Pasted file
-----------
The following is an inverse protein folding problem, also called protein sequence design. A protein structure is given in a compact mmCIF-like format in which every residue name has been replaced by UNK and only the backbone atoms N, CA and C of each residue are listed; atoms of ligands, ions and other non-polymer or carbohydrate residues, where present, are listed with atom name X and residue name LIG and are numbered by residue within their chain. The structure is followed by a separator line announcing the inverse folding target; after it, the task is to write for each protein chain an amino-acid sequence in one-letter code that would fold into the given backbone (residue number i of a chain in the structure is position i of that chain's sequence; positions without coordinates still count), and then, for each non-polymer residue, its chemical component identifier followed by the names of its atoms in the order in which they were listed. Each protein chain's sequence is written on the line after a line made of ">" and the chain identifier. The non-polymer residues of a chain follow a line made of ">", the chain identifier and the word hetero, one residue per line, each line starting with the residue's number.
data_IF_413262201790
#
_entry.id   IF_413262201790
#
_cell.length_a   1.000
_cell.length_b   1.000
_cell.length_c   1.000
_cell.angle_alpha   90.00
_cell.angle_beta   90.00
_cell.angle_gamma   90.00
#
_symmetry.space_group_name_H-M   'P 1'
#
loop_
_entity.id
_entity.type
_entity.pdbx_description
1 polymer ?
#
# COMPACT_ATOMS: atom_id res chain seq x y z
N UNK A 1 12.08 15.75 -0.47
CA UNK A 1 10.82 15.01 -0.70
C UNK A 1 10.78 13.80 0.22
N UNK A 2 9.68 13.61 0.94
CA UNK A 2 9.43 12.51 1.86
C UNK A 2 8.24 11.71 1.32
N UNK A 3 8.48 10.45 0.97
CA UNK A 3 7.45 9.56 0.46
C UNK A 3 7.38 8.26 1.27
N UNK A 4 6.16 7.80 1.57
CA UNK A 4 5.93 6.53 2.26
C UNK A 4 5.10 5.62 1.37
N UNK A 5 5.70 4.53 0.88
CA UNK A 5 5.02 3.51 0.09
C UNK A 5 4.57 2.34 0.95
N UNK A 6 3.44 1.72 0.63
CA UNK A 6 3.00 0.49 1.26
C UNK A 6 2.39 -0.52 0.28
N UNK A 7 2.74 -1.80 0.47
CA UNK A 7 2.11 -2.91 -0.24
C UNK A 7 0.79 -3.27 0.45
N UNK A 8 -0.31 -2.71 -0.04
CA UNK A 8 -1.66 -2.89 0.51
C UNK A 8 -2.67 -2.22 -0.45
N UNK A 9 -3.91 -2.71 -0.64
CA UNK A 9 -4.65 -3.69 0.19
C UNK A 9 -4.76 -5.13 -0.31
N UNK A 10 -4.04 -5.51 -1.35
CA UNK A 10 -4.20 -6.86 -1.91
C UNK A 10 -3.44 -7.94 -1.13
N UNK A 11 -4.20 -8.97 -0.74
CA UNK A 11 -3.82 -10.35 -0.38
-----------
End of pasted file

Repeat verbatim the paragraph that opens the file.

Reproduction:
The following is an inverse protein folding problem, also called protein sequence design. A protein structure is given in a compact mmCIF-like format in which every residue name has been replaced by UNK and only the backbone atoms N, CA and C of each residue are listed; atoms of ligands, ions and other non-polymer or carbohydrate residues, where present, are listed with atom name X and residue name LIG and are numbered by residue within their chain. The structure is followed by a separator line announcing the inverse folding target; after it, the task is to write for each protein chain an amino-acid sequence in one-letter code that would fold into the given backbone (residue number i of a chain in the structure is position i of that chain's sequence; positions without coordinates still count), and then, for each non-polymer residue, its chemical component identifier followed by the names of its atoms in the order in which they were listed. Each protein chain's sequence is written on the line after a line made of ">" and the chain identifier. The non-polymer residues of a chain follow a line made of ">", the chain identifier and the word hetero, one residue per line, each line starting with the residue's number.